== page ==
• Often children need to hear the stories in a way that best suits their age. Often children will share things a year later that they did not have the words or maturity to express a year ago.
  • It is valuable to remember that everyone experiences a traumatic event in their own way, with their own set of feelings and recovers in their own time.

Turn UP the Volume on Self-Care and Family Care

  • Given the déjà vu of mind and body you may experience, pay special attention to physical and psychological safety.  Be good to yourself and encourage family members to regulate stress and stay healthy by sleeping, eating, exercise and activities.
  • Children may need extra support and connection around the time of Anniversary Events. They need parents or loving adults to make sense of the memories and images of the event at different stages in their development.
  • Use and model activities that lower stress. Cook something special, read a great book, listen to music, go back to the beach, go to church, enjoy a family movie night.

Regulate The Use of Media

With any Anniversary Event, there is usually a continual stream of media on TV, computers, cell phones etc. While the media serves an important role, the constant images, facts and reminders can be overwhelming or depressing. It is very important to moderate your use of the media so that it serves you by giving you information, and/or invites revisiting of the event without bombarding or re-traumatizing you or other family members.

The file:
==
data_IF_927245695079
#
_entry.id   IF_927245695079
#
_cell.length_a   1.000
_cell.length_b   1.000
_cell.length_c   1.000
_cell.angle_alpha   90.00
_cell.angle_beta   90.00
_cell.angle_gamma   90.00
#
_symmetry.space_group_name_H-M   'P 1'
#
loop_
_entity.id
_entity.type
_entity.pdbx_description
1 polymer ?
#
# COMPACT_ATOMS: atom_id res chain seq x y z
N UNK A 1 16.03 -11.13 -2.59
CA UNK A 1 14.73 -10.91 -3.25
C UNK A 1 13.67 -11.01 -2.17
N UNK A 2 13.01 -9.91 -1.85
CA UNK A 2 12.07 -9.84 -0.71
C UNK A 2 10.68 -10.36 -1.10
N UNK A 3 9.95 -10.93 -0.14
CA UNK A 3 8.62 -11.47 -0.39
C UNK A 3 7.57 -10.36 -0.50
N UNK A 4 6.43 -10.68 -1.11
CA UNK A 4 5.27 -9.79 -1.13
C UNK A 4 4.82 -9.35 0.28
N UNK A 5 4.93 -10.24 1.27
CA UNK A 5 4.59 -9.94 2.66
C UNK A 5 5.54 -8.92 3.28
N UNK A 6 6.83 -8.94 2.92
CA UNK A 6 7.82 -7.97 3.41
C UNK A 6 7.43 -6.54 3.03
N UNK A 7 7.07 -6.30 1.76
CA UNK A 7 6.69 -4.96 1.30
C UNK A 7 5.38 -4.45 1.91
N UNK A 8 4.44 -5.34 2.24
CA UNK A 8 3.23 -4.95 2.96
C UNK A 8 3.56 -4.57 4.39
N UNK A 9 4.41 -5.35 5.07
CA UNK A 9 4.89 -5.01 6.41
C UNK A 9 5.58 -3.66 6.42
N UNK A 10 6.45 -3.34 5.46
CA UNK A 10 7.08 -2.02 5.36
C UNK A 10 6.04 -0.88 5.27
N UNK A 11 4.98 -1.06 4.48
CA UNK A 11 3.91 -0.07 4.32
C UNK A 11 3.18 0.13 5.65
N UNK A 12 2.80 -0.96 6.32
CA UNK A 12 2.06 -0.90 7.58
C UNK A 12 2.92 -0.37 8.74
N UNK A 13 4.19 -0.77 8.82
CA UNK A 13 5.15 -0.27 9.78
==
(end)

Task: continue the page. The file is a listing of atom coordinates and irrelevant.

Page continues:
In handling the media, young children and the elderly often don’t have a firm grasp of time and may fear the storm is happening in the present. They need parents or loving adults to make sense of the memories and images of the event.

Use a Flexible Perspective

Recent research by Bonanno & colleagues (2011) suggests that the most effective way to recover from traumatic events is to have a flexible perspective. This means the entitlement to move between remembering and mourning the event with a “ Trauma Focus” and the ability to look away from the event to your present life or plans for the future -” Forward Focus.”

In other words – if you won’t let yourself think of the disaster, it will stay frozen and never become integrated into the experiences of your life and if the only thing you do is think about the hurricane and can’t look beyond it – you won’t use your strength to find a future beyond this traumatic event.

Recognize Your Strengths

As you face the Anniversary of Hurricane Sandy or any Natural Disaster take stock of your personal resiliency. Don’t forget to draw upon your intelligence, spirituality, creativity, sense of humor, marriage partners, hobbies and social networks — to support coping.

Reach for Care When Needed

The recovery from natural disaster takes times because it brings with it the reality of devastation and the necessity of restoration and rebuilding—physically and psychologically. If you find that emotionally you are struggling with depression, grief, continued trauma reactions or physical injury or illness, seek professional help.

Anniversary Events stop time and move us to remember and revisit a traumatic life event. At the same time, they make possible collective action, planning and support.

It is another year, another day and another opportunity to heal and to hope.